PRO TIP: The lunchtime shift was obliged to bring cake from the shop at Sonning Common. So do bring cake.
CRP was an extraordinary place to work. I was in the last group of people to work there as one of its operators, and only saw it as it faded into the night.
But I've a) never worked so hard in a workplace and b) never had so much fun, and it genuinely has sparked life-long friendships.
So I'm glad to see it's still not dead, and still a vital part of the place where I work. As the misprint says: NO REGERTS.
Here's BBC World Service Group director Jamie Angus cutting the ribbon on the new facility with BBC Monitoring director Liz Howell and members of the tech teams who worked on the project (Photo: Chris Stannard)
One from the 1990s, and an example of what might happen to your 11-metre Ku-band dish - already operating at the very eastern limit of its look angle for Iranian broadcast sources - is asked to look even more east and falls off the end of its track. You may be delighted to learn that, yes, it did buff out. (Photo: Martin Peters)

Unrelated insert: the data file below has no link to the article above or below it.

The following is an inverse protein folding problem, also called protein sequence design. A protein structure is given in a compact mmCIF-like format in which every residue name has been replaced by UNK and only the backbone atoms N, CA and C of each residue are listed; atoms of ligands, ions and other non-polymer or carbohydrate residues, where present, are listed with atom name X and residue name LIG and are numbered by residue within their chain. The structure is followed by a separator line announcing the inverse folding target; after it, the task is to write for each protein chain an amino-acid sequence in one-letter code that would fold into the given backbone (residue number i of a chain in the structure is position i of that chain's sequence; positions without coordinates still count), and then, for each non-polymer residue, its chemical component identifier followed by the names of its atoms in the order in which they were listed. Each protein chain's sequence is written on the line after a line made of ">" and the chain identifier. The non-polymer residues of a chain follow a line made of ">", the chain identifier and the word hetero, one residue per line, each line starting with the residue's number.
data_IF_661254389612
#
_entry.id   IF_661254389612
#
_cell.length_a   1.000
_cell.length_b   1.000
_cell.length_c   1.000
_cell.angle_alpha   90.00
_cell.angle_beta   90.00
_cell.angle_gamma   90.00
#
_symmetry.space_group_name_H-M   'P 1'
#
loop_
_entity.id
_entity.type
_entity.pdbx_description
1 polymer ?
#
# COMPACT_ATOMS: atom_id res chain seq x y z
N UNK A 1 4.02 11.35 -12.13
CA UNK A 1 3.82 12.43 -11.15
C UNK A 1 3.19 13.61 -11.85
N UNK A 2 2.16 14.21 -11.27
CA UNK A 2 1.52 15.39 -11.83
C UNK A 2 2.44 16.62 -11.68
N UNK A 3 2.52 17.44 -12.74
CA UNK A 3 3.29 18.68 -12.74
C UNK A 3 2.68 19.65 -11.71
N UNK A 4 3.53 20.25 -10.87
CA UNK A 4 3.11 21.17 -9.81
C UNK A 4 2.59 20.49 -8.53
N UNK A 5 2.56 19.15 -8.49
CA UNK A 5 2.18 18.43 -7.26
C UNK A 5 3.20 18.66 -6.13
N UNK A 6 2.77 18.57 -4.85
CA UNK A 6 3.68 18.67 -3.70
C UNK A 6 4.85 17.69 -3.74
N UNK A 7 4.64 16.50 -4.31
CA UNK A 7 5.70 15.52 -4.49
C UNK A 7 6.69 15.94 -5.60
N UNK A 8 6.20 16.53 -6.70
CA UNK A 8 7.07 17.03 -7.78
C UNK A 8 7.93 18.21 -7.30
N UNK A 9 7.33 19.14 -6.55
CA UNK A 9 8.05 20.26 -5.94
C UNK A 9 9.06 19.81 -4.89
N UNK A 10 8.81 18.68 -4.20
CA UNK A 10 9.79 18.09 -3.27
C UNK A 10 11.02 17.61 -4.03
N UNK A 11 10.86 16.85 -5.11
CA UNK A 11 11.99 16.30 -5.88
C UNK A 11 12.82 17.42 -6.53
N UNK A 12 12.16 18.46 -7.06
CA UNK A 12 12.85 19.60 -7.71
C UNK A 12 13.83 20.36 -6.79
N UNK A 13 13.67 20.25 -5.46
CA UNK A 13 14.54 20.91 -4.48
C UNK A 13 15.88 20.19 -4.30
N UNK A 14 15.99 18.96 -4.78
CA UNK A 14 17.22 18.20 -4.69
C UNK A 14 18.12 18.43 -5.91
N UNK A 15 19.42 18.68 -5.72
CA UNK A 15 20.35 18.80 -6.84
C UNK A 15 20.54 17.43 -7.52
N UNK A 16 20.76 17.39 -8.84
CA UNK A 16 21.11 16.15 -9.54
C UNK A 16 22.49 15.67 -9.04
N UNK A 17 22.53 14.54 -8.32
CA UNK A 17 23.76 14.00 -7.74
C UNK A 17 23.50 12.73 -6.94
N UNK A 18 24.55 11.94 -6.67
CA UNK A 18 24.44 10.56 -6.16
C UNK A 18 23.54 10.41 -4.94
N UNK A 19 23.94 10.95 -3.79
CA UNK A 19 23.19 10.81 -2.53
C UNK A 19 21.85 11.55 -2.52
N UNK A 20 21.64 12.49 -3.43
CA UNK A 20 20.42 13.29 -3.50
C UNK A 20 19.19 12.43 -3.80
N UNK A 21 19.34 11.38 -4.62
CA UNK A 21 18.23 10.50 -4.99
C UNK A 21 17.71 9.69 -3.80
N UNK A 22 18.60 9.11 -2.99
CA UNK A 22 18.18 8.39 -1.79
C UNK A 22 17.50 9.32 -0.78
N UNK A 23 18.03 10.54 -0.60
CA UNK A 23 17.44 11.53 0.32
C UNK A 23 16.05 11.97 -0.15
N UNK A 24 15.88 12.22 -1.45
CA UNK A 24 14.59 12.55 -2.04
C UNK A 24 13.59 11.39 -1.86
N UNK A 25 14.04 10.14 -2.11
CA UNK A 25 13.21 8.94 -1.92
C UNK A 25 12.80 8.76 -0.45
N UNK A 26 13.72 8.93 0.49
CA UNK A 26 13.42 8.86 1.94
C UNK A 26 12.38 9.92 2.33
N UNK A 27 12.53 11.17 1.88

The beverage antennas and the curtain array, all removed by 2014. Walking the lines provided the usually office-bound operator with a bracing walk around the park, if the cows didn't get you. (Photo: Martin Peters)
And the very heart of the beast - the Engineering Interception Room console, where the operator could tune shortwave radios and feed the signals to the monitors back at Caversham Park. The most endearing feature of the desk was that it was exactly the right height to crack your knees, or failing that, spear your thigh on the headphone jack. (Photo: Martin Peters)